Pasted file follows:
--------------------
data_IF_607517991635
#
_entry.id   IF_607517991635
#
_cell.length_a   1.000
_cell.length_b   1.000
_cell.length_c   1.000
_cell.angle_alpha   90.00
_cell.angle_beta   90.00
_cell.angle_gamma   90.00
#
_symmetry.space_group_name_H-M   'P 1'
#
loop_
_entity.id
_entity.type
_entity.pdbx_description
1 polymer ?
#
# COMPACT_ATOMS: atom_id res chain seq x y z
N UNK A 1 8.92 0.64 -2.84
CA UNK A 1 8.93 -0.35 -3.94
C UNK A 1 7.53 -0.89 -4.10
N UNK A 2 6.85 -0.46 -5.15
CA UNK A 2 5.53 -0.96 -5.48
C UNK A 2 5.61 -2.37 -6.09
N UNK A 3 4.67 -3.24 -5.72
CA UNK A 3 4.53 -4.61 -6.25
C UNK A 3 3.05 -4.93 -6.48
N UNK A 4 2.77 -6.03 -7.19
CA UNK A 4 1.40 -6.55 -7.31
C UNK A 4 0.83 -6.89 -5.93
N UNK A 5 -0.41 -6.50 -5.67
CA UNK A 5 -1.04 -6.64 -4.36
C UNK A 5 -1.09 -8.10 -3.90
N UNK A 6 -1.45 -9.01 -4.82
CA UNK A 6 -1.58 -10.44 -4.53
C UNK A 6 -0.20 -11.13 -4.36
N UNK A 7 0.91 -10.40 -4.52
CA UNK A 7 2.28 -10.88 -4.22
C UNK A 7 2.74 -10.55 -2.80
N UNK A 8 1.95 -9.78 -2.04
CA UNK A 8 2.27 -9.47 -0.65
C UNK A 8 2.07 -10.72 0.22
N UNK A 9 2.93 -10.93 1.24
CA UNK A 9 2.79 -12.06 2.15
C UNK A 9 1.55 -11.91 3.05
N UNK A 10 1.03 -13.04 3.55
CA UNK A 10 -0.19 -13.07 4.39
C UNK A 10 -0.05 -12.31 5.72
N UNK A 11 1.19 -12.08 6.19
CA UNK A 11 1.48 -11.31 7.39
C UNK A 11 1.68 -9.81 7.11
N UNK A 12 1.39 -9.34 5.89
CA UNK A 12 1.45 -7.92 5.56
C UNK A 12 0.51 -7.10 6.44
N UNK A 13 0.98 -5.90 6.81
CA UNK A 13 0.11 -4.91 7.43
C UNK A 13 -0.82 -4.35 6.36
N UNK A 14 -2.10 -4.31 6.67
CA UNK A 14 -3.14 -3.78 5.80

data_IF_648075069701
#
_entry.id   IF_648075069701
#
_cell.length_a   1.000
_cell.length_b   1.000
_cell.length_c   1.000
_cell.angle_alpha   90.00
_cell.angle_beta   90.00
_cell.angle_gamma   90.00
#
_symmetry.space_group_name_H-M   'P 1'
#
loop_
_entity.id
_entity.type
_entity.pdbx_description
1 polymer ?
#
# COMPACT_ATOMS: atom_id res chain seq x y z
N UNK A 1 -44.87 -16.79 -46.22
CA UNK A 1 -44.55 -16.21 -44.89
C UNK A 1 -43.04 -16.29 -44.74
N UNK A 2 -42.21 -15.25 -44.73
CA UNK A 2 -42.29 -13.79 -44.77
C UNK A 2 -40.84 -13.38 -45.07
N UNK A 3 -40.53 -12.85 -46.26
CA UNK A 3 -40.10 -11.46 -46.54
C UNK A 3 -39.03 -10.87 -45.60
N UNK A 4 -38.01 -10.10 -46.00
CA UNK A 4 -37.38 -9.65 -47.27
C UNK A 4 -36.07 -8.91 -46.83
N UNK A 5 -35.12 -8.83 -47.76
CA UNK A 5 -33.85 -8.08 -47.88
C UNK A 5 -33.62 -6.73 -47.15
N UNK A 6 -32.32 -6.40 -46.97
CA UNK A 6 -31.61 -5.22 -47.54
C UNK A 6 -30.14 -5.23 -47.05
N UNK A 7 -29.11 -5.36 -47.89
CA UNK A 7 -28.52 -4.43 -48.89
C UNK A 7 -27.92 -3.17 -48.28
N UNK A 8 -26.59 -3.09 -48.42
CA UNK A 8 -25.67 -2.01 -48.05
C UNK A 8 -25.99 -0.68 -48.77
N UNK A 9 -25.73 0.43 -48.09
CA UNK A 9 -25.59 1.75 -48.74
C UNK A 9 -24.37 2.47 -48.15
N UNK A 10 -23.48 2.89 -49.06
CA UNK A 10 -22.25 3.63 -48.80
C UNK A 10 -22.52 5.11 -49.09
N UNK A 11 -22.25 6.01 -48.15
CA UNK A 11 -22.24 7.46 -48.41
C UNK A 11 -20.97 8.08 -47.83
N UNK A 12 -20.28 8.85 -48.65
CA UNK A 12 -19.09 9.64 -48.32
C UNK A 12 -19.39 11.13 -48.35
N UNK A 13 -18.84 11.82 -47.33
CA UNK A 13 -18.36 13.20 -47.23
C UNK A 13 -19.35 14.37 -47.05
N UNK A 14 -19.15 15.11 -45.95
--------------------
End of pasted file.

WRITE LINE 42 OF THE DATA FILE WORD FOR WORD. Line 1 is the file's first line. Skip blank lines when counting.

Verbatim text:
N UNK A 8 1.95 -9.78 -2.04